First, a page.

Fourth, the rise of conspiracy theorists of all kinds who seek their own special brand of simple solutions is especially disturbing. These are rooted in splitting the world sharply into various kinds of "good versus bad, if not 'evil,' guys." Binary thinking, i.e., thinking in terms of ones and zeros, may be necessary in creating integrated circuits, but not in creating integrated communities and approaches to problems.
Fifth, technology such as the Internet, which was supposed to usher in an age of unparalleled information and intelligence, has spawned an age of unparalleled misinformation and ignorance. Twitter may be one of the fastest, cheapest, and easiest ways of misinforming the greatest number of people and focusing the greatest amount of attention.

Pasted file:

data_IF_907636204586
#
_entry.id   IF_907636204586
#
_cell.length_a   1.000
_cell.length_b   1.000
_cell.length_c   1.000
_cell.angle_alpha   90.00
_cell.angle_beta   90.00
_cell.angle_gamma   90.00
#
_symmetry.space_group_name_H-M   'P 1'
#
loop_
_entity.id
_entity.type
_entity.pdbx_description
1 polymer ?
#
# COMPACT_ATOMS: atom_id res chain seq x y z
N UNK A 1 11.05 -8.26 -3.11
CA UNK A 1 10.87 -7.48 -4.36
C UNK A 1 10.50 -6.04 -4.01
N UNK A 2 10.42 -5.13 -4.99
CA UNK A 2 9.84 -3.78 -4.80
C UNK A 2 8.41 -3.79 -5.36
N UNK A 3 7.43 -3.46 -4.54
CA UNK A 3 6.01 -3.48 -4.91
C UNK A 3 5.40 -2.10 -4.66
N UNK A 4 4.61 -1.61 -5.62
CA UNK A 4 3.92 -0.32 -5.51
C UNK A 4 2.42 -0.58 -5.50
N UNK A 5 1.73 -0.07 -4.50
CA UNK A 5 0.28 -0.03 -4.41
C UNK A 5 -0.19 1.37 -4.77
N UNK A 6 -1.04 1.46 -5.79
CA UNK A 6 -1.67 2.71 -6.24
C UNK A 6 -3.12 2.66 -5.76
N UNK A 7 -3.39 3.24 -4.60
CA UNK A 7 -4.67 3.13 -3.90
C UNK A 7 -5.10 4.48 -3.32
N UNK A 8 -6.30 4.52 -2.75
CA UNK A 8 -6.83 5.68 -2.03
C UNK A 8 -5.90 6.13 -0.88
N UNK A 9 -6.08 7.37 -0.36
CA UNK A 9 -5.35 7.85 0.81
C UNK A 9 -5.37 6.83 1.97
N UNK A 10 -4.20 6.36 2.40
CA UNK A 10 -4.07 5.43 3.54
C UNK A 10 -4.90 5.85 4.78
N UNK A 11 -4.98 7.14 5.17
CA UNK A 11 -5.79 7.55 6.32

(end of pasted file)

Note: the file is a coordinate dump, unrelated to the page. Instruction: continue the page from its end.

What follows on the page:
Sixth, the general ignorance of the American public and the unceasing and uncanny ability of the Republican Party to take advantage of it by proposing simple solutions to complex problems shows no signs of letting up. Indeed, the Republican Party shows no end to its ability to take complex problems completely out of context--for instance, blowing the deficits out of proportion--and in persuading large numbers of people to accept their definitions of "the problems."
Make no mistake about it. We are in a race against growing ignorance and the forces that take advantage of it. Either we educate people to tolerate complexity or the forces of ignorance will overwhelm us. Either we learn to manage messes or they will mismanage us!
Those individuals, organizations, and societies that learn to appreciate messes will have a decisive, competitive advantage over others.
Ian I. Mitroff is Professor Emeritus from USC. He is currently an Adjunct Professor at UC Berkeley. Murat Alpaslan is an Associate Professor at Cal State Northridge. Their latest book is Swans, Swine, and Swindlers: Coping with the Growing Threat of Mega Messes and Mega Crises. This piece is taken from a book in preparation, A Perfect Mess: Why Everything Is a Mess and How to Cope with It, University of Pennsylvania Press, 2013.